Land, Housing and Spatial information in Cape Town
Cape Town remains stubbornly spatially divided. The legacy of colonialism and apartheid planning has resulted in a sprawling city divided on racial lines. It remains a priority for CTLIP projects to continue exploring how to transform the city. This project focuses on exploring land, housing and spatial transformations in an attempt to help contribute towards realising a more just city.
Mercy Brown-Luthango will continue to work on land availability in Cape Town (with support from Anna Donald). The research will also link to local non-governmental organisations involved in social and spatial integration in Cape Town. A journal article on land in Cape Town will be published in 2019, and a seminar of land in Cape Town will be held.
Through co-funding from the Bosch Foundation (2018-2021), there will also be a PhD student (Alicia Fortuin) and postdoctoral research fellow (in the process of being recruited) working on this theme, with a focus on the implications of socio-spatial inequity for residents and government. Related to this stream of work there is also a small project on youth in marginalised areas, co-funded by the South African National research Foundation. During 2019 an exhibition will be held as part of the youth project and a popular publication will be produced.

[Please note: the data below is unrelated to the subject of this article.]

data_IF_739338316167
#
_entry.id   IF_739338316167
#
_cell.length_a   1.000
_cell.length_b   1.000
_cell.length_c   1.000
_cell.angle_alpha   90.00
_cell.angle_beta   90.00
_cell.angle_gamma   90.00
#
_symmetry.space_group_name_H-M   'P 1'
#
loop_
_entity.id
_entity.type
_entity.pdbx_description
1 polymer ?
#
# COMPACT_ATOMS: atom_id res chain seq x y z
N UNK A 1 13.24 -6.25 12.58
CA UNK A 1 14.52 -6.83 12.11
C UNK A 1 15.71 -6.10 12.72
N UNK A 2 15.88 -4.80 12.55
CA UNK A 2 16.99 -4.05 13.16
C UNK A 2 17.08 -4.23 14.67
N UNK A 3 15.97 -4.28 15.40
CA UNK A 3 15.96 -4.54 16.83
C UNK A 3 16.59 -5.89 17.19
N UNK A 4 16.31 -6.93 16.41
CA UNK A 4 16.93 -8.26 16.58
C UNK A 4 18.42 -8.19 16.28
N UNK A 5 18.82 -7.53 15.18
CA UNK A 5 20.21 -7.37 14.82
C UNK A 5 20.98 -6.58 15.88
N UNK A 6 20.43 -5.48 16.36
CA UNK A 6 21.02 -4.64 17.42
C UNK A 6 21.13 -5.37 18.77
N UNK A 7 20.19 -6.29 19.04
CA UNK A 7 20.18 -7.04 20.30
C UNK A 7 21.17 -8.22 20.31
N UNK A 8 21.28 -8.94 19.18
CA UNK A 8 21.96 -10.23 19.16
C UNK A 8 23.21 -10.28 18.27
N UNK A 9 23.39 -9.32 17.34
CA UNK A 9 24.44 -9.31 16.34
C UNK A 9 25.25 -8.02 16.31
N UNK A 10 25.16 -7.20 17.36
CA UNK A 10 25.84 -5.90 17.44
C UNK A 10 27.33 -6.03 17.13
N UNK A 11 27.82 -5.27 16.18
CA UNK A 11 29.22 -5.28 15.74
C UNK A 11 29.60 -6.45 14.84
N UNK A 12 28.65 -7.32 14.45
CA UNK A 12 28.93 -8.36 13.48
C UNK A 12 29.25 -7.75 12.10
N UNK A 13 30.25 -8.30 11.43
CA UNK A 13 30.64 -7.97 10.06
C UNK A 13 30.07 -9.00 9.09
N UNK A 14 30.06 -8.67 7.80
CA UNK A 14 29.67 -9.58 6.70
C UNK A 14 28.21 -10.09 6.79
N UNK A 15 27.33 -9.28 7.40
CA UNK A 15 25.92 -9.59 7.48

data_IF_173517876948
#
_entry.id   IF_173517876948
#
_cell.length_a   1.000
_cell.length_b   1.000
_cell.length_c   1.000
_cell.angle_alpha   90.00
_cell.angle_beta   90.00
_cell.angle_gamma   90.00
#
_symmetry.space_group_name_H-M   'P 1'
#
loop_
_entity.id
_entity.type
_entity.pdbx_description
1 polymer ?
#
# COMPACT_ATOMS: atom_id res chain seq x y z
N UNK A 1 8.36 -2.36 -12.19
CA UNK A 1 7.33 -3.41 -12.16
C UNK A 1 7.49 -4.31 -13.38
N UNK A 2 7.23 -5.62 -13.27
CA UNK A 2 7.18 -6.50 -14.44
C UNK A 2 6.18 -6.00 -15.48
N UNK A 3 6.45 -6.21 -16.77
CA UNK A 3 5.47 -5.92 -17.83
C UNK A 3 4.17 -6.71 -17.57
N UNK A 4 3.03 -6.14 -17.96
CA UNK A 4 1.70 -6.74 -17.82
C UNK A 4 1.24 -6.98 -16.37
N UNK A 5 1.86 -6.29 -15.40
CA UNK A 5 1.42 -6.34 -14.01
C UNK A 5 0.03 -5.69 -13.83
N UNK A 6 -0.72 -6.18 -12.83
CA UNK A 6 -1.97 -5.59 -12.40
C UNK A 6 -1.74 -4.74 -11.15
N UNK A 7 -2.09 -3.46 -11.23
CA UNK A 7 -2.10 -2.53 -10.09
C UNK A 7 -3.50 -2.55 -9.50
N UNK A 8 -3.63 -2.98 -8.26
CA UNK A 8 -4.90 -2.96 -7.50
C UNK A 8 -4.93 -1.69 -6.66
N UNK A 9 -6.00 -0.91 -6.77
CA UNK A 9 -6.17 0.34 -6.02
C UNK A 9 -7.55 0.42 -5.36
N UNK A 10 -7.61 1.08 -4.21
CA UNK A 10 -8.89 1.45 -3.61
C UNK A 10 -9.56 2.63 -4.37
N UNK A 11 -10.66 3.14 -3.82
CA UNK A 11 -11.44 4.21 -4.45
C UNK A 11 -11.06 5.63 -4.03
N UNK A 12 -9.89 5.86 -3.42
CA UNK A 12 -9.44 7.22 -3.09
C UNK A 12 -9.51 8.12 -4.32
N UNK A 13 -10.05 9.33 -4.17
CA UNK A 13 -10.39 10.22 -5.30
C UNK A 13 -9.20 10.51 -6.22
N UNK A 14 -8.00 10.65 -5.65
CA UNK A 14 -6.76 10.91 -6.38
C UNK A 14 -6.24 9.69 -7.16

Liza Cirolia and Nobukhosi Ngwenya will continue working on tracking socio-spatial transformation in Cape Town, both at the city-wide scale (with a focus on the human settlements programme and municipal finance) and on bottom-up processes (informal land occupations and the repurposing of social infrastructure). One journal article and two seminars are planned for 2019. This work is co-funded through the PEAK Urban project and will continue until 2021.
Photo by: Stockexchange.
Liza Cirolia works as Brown Bag seminar co-ordinator and coordinates the Sustainable Human Settlements CityLabContact me
Centrally involved in establishing the Cape Town Local Interaction Platform of Mistra Urban Futures in 2010, and a key part of CTLIP planning, budgeting and reporting ever since. Research on various aspects of urban governance, particularly strategic urban planning and the governance of informal settlements.